Tue. Apr 16th, 2024


The picture shows an LNG cargo. — Reuters/File
  • Currently, tariffs for residential consumers are based on local gas. 
  • IMF is pushing govt to charge full RLNG prices to all consumers.
  • Caretaker govt plans to import additional cargos to meet demand.

ISLAMABAD: With the expectations of a high gas demand during the winters, the caretaker government is in a fix on whether it should divert costly RLNG to the domestic sector and add to the circular debt, reported The News on Tuesday.

A senior Energy Ministry official, who spoke to the publication on the condition of anonymity, said that if the government bears the cost of that the RLNG injection then it would increase circular debt by Rs200 billion.

Though Pakistan LNG Limited (PLL) has sought bids for two spot LNG cargoes to be delivered on December 7-8 and 13-14, the purchase depends on bids’ price. The bids would be opened on October 4.

The PLL may also seek bids for two more spot cargoes for the month of January 2024.

So far, the RLNG worth Rs248 billion has been injected into the domestic sector from 2018 up till now, but there has been no recovery because it is difficult to recover the cost from domestic consumers.

As per The News, tariffs for residential consumers are based on local gas and not the ones which are imported. In such a situation, if RLNG is supplied to the residential sector for four months during the winters then another Rs200 billion would be added to the circular debt.

The International Monetary Fund (IMF) is pushing the government to charge full RLNG prices to all consumers to put an end to the build-up of circular debt in the gas sector. 

The IMF review talks are likely to be undertaken at October end.

“The gas sector has already become unsustainable in the wake of the circular debt that has so far swooped up to Rs2,900 billion,” the official told The News.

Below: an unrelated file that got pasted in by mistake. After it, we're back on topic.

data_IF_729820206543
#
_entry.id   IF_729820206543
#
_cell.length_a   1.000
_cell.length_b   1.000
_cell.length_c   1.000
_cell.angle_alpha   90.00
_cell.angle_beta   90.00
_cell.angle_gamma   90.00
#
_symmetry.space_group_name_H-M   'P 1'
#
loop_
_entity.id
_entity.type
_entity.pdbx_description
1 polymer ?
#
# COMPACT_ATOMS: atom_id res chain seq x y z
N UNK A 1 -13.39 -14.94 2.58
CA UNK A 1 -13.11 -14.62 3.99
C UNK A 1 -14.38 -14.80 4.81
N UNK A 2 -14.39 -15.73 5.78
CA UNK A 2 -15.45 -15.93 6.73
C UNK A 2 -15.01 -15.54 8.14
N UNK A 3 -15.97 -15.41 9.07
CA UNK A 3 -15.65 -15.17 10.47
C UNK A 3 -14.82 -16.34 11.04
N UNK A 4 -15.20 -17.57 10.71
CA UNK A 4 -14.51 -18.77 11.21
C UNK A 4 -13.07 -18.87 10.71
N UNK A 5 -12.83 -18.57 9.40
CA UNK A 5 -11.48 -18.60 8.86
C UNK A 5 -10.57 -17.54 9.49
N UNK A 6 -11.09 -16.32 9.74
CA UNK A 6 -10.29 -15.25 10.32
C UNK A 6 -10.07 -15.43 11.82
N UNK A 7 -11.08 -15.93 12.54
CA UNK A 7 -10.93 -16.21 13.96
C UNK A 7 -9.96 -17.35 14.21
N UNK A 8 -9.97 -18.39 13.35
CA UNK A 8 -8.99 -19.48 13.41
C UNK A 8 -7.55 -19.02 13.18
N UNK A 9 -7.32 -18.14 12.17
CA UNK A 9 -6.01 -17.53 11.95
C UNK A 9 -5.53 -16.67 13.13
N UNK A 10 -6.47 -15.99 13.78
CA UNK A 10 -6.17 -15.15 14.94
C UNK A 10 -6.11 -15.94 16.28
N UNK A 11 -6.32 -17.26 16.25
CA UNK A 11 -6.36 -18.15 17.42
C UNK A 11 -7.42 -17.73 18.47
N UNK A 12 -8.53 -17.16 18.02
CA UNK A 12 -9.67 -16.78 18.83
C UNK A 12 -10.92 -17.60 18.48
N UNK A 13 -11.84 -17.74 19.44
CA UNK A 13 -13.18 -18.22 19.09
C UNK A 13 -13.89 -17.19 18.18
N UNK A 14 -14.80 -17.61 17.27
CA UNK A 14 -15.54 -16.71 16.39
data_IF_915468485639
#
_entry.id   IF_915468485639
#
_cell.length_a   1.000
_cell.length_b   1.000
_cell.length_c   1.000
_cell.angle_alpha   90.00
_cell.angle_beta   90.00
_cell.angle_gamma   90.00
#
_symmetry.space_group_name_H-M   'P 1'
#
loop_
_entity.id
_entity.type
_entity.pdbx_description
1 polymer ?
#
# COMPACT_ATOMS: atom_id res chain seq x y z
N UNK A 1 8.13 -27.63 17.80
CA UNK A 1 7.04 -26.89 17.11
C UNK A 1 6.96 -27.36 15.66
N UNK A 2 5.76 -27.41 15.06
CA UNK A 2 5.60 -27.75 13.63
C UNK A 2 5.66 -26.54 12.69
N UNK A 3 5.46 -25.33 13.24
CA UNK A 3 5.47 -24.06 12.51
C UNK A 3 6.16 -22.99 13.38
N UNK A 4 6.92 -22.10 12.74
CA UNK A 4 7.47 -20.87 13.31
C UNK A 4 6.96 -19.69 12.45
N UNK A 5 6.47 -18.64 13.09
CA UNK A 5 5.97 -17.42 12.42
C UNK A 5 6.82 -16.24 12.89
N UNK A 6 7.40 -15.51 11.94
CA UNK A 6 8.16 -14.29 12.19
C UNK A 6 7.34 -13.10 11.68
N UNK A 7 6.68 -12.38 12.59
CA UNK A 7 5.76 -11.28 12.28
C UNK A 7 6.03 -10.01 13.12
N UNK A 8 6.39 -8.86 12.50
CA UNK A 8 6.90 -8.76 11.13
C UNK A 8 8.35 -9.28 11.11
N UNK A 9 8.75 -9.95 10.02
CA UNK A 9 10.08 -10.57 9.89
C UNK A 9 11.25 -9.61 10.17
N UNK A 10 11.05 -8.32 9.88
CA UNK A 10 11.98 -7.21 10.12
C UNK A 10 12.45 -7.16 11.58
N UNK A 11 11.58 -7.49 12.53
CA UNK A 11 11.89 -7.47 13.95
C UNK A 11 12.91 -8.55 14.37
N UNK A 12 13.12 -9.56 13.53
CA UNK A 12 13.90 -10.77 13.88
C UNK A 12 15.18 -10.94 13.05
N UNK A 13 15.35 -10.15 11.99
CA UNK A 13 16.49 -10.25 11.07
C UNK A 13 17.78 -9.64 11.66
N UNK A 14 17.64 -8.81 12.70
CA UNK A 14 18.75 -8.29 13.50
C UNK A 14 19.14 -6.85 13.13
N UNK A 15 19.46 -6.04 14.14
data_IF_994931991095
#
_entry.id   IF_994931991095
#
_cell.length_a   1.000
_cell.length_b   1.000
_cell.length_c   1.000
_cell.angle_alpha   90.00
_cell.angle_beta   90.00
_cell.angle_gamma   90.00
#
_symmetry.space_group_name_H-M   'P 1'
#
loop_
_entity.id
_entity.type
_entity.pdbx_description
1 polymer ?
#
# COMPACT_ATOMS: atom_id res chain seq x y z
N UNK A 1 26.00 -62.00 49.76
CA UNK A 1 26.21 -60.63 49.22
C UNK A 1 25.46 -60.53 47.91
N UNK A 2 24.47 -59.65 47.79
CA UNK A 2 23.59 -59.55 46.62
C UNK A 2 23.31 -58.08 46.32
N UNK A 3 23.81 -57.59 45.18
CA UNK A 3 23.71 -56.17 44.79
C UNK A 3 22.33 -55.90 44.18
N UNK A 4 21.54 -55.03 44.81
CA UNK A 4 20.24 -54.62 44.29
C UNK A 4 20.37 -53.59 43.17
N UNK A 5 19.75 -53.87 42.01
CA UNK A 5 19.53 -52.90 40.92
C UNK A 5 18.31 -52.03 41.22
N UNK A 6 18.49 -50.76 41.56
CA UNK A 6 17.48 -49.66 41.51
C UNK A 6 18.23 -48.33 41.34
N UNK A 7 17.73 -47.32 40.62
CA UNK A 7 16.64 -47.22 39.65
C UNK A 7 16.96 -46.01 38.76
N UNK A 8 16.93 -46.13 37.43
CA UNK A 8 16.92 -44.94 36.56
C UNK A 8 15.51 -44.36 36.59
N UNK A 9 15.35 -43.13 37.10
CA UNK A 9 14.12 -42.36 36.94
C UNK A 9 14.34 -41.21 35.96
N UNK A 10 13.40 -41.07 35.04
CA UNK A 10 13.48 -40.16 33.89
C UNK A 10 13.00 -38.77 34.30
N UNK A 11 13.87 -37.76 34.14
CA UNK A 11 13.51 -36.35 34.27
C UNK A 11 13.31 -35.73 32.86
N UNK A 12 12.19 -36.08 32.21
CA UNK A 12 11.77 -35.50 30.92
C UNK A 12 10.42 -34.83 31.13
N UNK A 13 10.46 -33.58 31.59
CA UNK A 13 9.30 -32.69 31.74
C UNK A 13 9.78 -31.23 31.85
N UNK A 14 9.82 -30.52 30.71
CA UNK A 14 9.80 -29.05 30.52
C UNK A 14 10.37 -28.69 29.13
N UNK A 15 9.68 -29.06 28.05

Pakistan is, the official said, currently getting RLNG supply from abroad under term agreements which include 5 cargoes from Qatar at 13.37% of Brent, 3 cargoes again from Qatar at 10.2% of Brent, and one from ENI at 12.14% of Brent. So 900 mmcfd of imported gas is not enough to cater to the increasing demand for gas in December.

“This fact has prompted the caretaker regime to import two cargos from the open market which will jack up the imported gas to 1100 mmcfd from 900 mmcfd,” revealed the official.

The local gas production has reduced to 3.2bcfd and it is decreasing by 9-10% every year. This summer season gas was not available to the domestic sector for more than eight hours as it was made available in the morning for three hours from 6am to 9am, at noon, it was available for two hours from 12 noon-2 pm and in the evening it was available for three hours from 6 pm to 9 pm.

Keeping in view the dwindling local gas production, the local gas is to be available for 6 hours a day only — two hours each for the morning, afternoon, and evening cooking times. If the government decided to maintain the gas availability at 8-9 hours, then it would have no option but to divert the RLNG to the domestic sector.

The official said that the Sui Southern may have a maximum gas of 725 mmcfd in its system and Sui Northern 820 mmcfd. The power sector, however, has reduced its demand for electricity generation as power consumption in the winter season tumbles to 10,000 MW across the country. The power sector has reduced its demand to 200 mmcfd for November, 250 for December, 350 mmcfd for January 2024, and 150 mmcfd for February 2024.

Meanwhile, the Sui Northern Gas Pipelines Limited (SNGPL) says that it will start distributing RLNG supply to domestic consumers in Punjab, Khyber Pakhtunkhwa, and northern areas during the winter season from mid-October till March.



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